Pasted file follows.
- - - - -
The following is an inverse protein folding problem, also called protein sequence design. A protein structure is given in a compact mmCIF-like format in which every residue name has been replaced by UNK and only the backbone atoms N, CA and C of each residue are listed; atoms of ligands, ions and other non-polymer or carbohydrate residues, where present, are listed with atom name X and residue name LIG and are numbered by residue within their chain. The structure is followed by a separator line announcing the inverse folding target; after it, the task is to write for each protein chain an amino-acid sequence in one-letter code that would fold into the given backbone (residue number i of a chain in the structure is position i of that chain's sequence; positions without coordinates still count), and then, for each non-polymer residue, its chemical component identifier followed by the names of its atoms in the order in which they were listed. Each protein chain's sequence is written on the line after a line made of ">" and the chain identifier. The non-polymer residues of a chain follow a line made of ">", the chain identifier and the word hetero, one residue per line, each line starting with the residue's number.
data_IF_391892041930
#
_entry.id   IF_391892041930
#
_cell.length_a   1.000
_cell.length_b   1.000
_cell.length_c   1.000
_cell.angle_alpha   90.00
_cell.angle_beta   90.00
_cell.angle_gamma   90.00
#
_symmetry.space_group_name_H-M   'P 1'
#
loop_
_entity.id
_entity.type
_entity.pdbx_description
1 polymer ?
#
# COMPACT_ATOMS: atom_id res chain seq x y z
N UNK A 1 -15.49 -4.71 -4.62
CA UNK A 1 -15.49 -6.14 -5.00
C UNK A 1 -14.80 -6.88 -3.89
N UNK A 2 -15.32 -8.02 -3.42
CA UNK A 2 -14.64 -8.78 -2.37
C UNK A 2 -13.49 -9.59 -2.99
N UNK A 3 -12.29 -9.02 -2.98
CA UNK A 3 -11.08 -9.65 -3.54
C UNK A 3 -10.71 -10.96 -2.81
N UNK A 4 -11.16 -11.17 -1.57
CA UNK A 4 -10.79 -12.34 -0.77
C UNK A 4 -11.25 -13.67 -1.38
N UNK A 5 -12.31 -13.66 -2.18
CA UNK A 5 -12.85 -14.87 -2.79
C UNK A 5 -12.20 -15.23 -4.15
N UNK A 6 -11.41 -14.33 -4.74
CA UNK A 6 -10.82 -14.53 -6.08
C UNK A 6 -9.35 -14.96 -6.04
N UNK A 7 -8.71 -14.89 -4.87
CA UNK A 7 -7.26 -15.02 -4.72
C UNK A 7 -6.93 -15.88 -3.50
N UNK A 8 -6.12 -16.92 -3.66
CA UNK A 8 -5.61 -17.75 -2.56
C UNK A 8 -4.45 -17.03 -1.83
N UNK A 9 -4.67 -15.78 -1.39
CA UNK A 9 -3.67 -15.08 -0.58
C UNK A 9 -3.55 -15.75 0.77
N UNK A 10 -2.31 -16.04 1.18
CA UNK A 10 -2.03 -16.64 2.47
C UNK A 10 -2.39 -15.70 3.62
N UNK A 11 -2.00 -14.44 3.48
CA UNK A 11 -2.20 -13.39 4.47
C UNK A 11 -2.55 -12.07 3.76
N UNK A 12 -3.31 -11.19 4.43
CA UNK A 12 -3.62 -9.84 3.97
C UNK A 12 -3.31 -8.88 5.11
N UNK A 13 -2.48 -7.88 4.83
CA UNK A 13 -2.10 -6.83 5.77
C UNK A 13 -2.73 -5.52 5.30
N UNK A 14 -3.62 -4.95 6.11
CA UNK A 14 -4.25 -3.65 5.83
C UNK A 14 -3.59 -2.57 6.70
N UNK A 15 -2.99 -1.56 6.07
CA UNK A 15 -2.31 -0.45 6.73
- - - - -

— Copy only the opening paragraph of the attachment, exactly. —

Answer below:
The following is an inverse protein folding problem, also called protein sequence design. A protein structure is given in a compact mmCIF-like format in which every residue name has been replaced by UNK and only the backbone atoms N, CA and C of each residue are listed; atoms of ligands, ions and other non-polymer or carbohydrate residues, where present, are listed with atom name X and residue name LIG and are numbered by residue within their chain. The structure is followed by a separator line announcing the inverse folding target; after it, the task is to write for each protein chain an amino-acid sequence in one-letter code that would fold into the given backbone (residue number i of a chain in the structure is position i of that chain's sequence; positions without coordinates still count), and then, for each non-polymer residue, its chemical component identifier followed by the names of its atoms in the order in which they were listed. Each protein chain's sequence is written on the line after a line made of ">" and the chain identifier. The non-polymer residues of a chain follow a line made of ">", the chain identifier and the word hetero, one residue per line, each line starting with the residue's number.